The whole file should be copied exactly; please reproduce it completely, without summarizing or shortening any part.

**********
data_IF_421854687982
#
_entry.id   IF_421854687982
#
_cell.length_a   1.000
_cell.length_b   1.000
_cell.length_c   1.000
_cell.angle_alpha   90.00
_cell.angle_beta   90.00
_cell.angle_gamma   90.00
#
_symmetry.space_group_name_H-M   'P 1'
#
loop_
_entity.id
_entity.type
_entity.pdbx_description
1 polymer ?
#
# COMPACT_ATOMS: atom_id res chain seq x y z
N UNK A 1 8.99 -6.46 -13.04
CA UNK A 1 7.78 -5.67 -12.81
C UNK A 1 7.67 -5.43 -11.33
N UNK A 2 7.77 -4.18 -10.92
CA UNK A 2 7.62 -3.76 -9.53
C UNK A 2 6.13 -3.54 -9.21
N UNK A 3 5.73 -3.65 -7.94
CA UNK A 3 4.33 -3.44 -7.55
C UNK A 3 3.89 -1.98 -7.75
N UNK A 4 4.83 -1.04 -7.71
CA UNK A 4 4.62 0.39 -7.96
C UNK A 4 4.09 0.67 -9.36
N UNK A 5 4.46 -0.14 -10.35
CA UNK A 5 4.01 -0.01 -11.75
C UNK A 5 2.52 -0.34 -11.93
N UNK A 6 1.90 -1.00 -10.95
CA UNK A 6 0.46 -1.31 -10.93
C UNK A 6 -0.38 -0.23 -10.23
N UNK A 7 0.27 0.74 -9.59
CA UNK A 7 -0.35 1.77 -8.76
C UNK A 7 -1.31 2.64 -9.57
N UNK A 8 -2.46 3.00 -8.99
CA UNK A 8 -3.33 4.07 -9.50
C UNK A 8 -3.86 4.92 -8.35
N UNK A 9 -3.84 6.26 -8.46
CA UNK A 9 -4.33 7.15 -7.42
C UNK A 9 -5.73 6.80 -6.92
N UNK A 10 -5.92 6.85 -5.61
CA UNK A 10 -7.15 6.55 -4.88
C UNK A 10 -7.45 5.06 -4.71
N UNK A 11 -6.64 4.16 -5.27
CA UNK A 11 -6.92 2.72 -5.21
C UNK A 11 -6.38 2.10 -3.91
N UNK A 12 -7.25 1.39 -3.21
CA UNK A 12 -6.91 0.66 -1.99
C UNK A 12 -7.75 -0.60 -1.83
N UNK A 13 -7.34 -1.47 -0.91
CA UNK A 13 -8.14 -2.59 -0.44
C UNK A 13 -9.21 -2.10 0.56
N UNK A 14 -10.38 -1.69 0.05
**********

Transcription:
data_IF_421854687982
#
_entry.id   IF_421854687982
#
_cell.length_a   1.000
_cell.length_b   1.000
_cell.length_c   1.000
_cell.angle_alpha   90.00
_cell.angle_beta   90.00
_cell.angle_gamma   90.00
#
_symmetry.space_group_name_H-M   'P 1'
#
loop_
_entity.id
_entity.type
_entity.pdbx_description
1 polymer ?
#
# COMPACT_ATOMS: atom_id res chain seq x y z
N UNK A 1 8.99 -6.46 -13.04
CA UNK A 1 7.78 -5.67 -12.81
C UNK A 1 7.67 -5.43 -11.33
N UNK A 2 7.77 -4.18 -10.92
CA UNK A 2 7.62 -3.76 -9.53
C UNK A 2 6.13 -3.54 -9.21
N UNK A 3 5.73 -3.65 -7.94
CA UNK A 3 4.33 -3.44 -7.55
C UNK A 3 3.89 -1.98 -7.75
N UNK A 4 4.83 -1.04 -7.71
CA UNK A 4 4.62 0.39 -7.96
C UNK A 4 4.09 0.67 -9.36
N UNK A 5 4.46 -0.14 -10.35
CA UNK A 5 4.01 -0.01 -11.75
C UNK A 5 2.52 -0.34 -11.93
N UNK A 6 1.90 -1.00 -10.95
CA UNK A 6 0.46 -1.31 -10.93
C UNK A 6 -0.38 -0.23 -10.23
N UNK A 7 0.27 0.74 -9.59
CA UNK A 7 -0.35 1.77 -8.76
C UNK A 7 -1.31 2.64 -9.57
N UNK A 8 -2.46 3.00 -8.99
CA UNK A 8 -3.33 4.07 -9.50
C UNK A 8 -3.86 4.92 -8.35
N UNK A 9 -3.84 6.26 -8.46
CA UNK A 9 -4.33 7.15 -7.42
C UNK A 9 -5.73 6.80 -6.92
N UNK A 10 -5.92 6.85 -5.61
CA UNK A 10 -7.15 6.55 -4.88
C UNK A 10 -7.45 5.06 -4.71
N UNK A 11 -6.64 4.16 -5.27
CA UNK A 11 -6.92 2.72 -5.21
C UNK A 11 -6.38 2.10 -3.91
N UNK A 12 -7.25 1.39 -3.21
CA UNK A 12 -6.91 0.66 -1.99
C UNK A 12 -7.75 -0.60 -1.83
N UNK A 13 -7.34 -1.47 -0.91
CA UNK A 13 -8.14 -2.59 -0.44
C UNK A 13 -9.21 -2.10 0.56
N UNK A 14 -10.38 -1.69 0.05